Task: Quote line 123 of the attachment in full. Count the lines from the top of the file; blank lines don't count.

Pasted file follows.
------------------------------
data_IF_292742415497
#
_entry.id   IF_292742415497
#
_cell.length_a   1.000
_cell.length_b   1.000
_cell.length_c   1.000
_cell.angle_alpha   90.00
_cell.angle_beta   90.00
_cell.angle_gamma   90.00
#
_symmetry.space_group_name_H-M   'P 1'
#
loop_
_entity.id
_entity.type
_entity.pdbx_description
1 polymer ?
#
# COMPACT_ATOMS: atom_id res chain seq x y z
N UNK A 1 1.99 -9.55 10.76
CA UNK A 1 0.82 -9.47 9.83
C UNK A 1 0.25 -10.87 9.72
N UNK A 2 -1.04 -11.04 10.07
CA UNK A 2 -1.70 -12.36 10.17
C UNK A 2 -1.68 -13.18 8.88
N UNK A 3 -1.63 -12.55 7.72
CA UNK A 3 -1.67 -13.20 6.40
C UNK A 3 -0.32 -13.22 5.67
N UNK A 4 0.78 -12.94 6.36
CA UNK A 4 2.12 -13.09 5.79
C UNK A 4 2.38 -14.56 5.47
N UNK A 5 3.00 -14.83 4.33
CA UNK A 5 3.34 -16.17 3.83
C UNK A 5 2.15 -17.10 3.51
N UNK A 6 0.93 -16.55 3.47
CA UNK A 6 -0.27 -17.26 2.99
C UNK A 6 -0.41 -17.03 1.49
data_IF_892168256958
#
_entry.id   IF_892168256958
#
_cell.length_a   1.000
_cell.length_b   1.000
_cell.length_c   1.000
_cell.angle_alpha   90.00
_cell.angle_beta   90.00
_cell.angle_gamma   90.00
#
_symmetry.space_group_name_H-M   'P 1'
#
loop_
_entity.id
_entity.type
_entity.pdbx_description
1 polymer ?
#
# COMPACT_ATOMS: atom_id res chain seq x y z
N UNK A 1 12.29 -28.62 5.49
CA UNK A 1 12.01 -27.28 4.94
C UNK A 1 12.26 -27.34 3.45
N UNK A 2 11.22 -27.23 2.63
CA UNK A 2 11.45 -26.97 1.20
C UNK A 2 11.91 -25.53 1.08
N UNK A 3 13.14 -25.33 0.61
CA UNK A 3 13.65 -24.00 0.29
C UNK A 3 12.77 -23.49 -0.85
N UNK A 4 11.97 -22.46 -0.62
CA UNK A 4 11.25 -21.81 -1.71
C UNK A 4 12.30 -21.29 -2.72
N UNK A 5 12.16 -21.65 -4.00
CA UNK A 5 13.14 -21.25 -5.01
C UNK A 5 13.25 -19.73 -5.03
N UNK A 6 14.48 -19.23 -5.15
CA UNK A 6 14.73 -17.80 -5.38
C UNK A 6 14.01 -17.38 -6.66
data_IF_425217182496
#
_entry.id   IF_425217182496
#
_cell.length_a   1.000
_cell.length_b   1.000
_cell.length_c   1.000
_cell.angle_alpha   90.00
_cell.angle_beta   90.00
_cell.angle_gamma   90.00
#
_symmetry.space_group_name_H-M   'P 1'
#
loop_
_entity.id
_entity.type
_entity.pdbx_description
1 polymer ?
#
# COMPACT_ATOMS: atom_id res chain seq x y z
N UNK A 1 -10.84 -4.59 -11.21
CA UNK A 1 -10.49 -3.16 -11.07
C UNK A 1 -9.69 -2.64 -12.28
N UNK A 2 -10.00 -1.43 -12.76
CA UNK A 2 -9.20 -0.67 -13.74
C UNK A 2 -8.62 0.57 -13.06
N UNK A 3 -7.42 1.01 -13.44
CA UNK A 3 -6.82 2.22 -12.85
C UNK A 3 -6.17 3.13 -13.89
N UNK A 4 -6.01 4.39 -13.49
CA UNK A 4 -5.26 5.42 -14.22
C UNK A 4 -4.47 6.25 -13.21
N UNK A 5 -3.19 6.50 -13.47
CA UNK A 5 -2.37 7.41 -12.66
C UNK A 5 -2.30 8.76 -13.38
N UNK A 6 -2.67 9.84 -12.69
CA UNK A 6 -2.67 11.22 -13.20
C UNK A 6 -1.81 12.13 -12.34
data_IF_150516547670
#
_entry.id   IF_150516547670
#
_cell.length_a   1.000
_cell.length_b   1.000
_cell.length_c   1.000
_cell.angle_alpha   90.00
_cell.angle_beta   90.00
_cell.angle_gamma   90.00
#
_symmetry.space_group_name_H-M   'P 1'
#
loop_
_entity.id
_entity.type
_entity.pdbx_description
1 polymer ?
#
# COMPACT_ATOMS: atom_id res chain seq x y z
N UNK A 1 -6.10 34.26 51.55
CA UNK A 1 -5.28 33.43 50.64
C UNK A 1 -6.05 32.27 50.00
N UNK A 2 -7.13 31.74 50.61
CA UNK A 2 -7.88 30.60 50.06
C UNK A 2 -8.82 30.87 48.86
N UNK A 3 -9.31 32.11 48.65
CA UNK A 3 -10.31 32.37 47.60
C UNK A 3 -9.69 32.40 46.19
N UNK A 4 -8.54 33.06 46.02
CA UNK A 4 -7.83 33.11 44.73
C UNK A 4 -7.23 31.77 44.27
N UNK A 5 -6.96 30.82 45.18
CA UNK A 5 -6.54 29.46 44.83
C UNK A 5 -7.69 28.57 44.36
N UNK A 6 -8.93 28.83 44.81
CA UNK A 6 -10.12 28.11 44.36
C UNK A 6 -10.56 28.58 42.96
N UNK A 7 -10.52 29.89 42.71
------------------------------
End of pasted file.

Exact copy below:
_cell.angle_beta   90.00